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Is Hawaiian Electric Industries, Inc.'s (NYSE:HE) Balance Sheet A Threat To Its Future?

Simply Wall St

Investors are always looking for growth in small-cap stocks like Hawaiian Electric Industries, Inc. (NYSE:HE), with a market cap of US$4.5b. However, an important fact which most ignore is: how financially healthy is the business? Assessing first and foremost the financial health is essential, since poor capital management may bring about bankruptcies, which occur at a higher rate for small-caps. The following basic checks can help you get a picture of the company's balance sheet strength. However, this is just a partial view of the stock, and I suggest you dig deeper yourself into HE here.

HE’s Debt (And Cash Flows)

Over the past year, HE has maintained its debt levels at around US$2.1b including long-term debt. At this current level of debt, HE currently has US$169m remaining in cash and short-term investments to keep the business going. Moreover, HE has produced cash from operations of US$499m over the same time period, resulting in an operating cash to total debt ratio of 24%, indicating that HE’s current level of operating cash is high enough to cover debt.

Can HE meet its short-term obligations with the cash in hand?

With current liabilities at US$4.2b, the company has been able to meet these obligations given the level of current assets of US$5.4b, with a current ratio of 1.27x. The current ratio is calculated by dividing current assets by current liabilities. Usually, for Electric Utilities companies, this is a suitable ratio as there's enough of a cash buffer without holding too much capital in low return investments.

NYSE:HE Historical Debt, April 17th 2019

Can HE service its debt comfortably?

With debt reaching 94% of equity, HE may be thought of as relatively highly levered. This is a bit unusual for a small-cap stock, since they generally have a harder time borrowing than large more established companies. No matter how high the company’s debt, if it can easily cover the interest payments, it’s considered to be efficient with its use of excess leverage. A company generating earnings before interest and tax (EBIT) at least three times its net interest payments is considered financially sound. In HE's case, the ratio of 3.61x suggests that interest is appropriately covered, which means that lenders may be willing to lend out more funding as HE’s high interest coverage is seen as responsible and safe practice.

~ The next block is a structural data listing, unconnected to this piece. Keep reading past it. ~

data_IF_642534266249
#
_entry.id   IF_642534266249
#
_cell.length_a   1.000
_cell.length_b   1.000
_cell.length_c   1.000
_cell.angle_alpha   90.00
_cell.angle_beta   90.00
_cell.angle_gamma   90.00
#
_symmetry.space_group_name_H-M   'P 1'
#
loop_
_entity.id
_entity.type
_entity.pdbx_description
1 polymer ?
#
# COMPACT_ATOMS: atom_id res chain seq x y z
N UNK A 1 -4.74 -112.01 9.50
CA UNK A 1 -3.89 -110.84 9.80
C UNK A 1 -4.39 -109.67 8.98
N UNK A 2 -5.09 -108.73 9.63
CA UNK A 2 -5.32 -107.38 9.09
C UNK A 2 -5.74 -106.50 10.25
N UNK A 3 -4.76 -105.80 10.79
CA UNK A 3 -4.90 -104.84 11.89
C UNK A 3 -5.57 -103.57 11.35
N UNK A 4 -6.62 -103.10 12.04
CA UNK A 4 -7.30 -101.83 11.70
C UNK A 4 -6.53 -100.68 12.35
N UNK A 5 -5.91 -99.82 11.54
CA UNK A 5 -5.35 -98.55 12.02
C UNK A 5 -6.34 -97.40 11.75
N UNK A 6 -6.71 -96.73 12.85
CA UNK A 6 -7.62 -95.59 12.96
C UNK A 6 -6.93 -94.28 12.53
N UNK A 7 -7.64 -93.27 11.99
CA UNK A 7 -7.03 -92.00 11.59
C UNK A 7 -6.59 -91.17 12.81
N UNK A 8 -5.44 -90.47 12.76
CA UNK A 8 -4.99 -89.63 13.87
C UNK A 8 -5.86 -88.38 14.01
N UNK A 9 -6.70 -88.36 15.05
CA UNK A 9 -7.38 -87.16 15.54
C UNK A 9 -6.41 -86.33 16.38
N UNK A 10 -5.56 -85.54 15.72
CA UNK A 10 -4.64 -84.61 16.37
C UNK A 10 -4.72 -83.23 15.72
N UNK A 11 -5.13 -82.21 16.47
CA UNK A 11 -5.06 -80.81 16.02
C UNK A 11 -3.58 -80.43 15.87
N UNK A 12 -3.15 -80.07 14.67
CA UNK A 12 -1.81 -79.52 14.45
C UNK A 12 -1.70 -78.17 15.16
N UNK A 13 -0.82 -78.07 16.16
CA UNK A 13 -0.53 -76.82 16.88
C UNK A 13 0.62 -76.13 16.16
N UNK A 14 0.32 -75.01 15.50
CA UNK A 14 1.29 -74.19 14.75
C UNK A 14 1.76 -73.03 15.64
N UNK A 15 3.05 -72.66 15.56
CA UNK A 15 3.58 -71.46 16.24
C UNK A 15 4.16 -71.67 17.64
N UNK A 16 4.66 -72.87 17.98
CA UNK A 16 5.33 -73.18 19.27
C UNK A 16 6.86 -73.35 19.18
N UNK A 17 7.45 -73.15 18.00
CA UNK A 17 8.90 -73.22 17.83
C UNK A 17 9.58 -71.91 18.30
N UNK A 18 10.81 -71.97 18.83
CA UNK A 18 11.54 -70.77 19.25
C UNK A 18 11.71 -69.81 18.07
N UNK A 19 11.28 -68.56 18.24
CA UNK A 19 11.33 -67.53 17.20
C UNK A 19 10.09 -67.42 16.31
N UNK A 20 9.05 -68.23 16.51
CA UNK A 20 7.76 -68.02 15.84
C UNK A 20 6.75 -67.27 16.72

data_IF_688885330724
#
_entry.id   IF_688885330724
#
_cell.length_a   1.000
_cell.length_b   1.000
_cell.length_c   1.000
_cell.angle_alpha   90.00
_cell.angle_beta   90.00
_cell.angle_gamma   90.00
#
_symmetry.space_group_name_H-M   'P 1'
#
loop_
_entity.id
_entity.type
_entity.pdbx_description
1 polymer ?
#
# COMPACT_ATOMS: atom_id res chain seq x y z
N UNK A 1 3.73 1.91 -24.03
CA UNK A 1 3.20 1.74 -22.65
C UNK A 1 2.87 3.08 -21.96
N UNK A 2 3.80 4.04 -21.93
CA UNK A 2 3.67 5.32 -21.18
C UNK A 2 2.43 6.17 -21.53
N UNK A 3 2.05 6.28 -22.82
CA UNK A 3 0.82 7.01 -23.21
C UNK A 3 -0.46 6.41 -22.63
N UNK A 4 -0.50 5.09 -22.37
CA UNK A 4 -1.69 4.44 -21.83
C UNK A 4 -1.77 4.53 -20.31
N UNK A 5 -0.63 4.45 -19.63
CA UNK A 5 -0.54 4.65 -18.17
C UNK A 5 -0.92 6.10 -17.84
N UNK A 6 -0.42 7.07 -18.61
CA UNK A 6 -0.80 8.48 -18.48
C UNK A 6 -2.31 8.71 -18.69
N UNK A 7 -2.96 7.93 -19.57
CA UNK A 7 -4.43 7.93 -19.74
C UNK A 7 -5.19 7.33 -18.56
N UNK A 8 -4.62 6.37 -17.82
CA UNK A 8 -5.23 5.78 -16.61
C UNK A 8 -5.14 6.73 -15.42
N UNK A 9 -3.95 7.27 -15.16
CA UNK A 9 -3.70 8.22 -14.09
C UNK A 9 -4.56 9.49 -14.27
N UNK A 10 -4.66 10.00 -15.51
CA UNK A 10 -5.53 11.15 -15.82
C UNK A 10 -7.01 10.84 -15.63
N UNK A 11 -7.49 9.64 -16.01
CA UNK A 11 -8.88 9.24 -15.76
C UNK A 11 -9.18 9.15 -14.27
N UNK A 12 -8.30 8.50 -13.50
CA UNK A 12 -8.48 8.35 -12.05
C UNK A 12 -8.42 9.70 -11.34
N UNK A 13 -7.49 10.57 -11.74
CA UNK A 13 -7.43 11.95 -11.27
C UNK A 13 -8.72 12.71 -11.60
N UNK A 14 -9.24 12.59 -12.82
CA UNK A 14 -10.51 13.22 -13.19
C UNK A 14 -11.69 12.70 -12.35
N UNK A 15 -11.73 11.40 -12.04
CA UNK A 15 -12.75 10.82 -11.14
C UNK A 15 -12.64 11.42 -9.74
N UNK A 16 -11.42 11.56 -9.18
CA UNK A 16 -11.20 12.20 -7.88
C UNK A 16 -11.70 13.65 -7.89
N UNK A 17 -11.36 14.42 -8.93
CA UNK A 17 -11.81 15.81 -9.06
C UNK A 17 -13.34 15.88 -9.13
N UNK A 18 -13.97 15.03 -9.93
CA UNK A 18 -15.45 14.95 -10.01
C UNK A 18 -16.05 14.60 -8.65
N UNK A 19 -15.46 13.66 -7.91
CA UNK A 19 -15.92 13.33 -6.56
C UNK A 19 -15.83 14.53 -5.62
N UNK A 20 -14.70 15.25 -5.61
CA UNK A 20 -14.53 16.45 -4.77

Next Steps:

Although HE’s debt level is towards the higher end of the spectrum, its cash flow coverage seems adequate to meet obligations which means its debt is being efficiently utilised. This may mean this is an optimal capital structure for the business, given that it is also meeting its short-term commitment. Keep in mind I haven't considered other factors such as how HE has been performing in the past. You should continue to research Hawaiian Electric Industries to get a more holistic view of the small-cap by looking at:

  1. Future Outlook: What are well-informed industry analysts predicting for HE’s future growth? Take a look at our free research report of analyst consensus for HE’s outlook.
  2. Valuation: What is HE worth today? Is the stock undervalued, even when its growth outlook is factored into its intrinsic value? The intrinsic value infographic in our free research report helps visualize whether HE is currently mispriced by the market.
  3. Other High-Performing Stocks: Are there other stocks that provide better prospects with proven track records? Explore our free list of these great stocks here.

We aim to bring you long-term focused research analysis driven by fundamental data. Note that our analysis may not factor in the latest price-sensitive company announcements or qualitative material.

If you spot an error that warrants correction, please contact the editor at editorial-team@simplywallst.com. This article by Simply Wall St is general in nature. It does not constitute a recommendation to buy or sell any stock, and does not take account of your objectives, or your financial situation. Simply Wall St has no position in the stocks mentioned. Thank you for reading.